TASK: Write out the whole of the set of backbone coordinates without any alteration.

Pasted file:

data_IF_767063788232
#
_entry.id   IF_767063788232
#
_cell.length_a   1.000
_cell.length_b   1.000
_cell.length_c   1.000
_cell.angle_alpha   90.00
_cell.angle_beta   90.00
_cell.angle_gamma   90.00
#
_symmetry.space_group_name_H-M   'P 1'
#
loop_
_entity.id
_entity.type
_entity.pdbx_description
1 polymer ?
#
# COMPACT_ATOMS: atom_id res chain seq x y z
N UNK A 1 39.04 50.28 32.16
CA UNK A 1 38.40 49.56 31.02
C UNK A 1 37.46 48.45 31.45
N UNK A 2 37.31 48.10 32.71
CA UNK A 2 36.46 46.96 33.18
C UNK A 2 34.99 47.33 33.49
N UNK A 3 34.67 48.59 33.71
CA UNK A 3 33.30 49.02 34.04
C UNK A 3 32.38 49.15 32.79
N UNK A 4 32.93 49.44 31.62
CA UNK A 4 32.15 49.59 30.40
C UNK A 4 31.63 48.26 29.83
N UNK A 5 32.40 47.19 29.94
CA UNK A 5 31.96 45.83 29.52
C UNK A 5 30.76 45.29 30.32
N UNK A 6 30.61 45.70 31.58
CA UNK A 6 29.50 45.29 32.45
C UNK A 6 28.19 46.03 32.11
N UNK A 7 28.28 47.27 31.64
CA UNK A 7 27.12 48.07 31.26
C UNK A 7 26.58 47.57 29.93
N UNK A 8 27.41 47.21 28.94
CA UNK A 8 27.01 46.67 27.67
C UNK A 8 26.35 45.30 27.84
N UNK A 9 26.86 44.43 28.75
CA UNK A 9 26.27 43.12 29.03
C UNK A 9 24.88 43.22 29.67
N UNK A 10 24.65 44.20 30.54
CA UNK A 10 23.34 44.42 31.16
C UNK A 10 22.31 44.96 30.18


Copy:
data_IF_767063788232
#
_entry.id   IF_767063788232
#
_cell.length_a   1.000
_cell.length_b   1.000
_cell.length_c   1.000
_cell.angle_alpha   90.00
_cell.angle_beta   90.00
_cell.angle_gamma   90.00
#
_symmetry.space_group_name_H-M   'P 1'
#
loop_
_entity.id
_entity.type
_entity.pdbx_description
1 polymer ?
#
# COMPACT_ATOMS: atom_id res chain seq x y z
N UNK A 1 39.04 50.28 32.16
CA UNK A 1 38.40 49.56 31.02
C UNK A 1 37.46 48.45 31.45
N UNK A 2 37.31 48.10 32.71
CA UNK A 2 36.46 46.96 33.18
C UNK A 2 34.99 47.33 33.49
N UNK A 3 34.67 48.59 33.71
CA UNK A 3 33.30 49.02 34.04
C UNK A 3 32.38 49.15 32.79
N UNK A 4 32.93 49.44 31.62
CA UNK A 4 32.15 49.59 30.40
C UNK A 4 31.63 48.26 29.83
N UNK A 5 32.40 47.19 29.94
CA UNK A 5 31.96 45.83 29.52
C UNK A 5 30.76 45.29 30.32
N UNK A 6 30.61 45.70 31.58
CA UNK A 6 29.50 45.29 32.45
C UNK A 6 28.19 46.03 32.11
N UNK A 7 28.28 47.27 31.64
CA UNK A 7 27.12 48.07 31.26
C UNK A 7 26.58 47.57 29.93
N UNK A 8 27.41 47.21 28.94
CA UNK A 8 27.01 46.67 27.67
C UNK A 8 26.35 45.30 27.84
N UNK A 9 26.86 44.43 28.75
CA UNK A 9 26.27 43.12 29.03
C UNK A 9 24.88 43.22 29.67
N UNK A 10 24.65 44.20 30.54
CA UNK A 10 23.34 44.42 31.16
C UNK A 10 22.31 44.96 30.18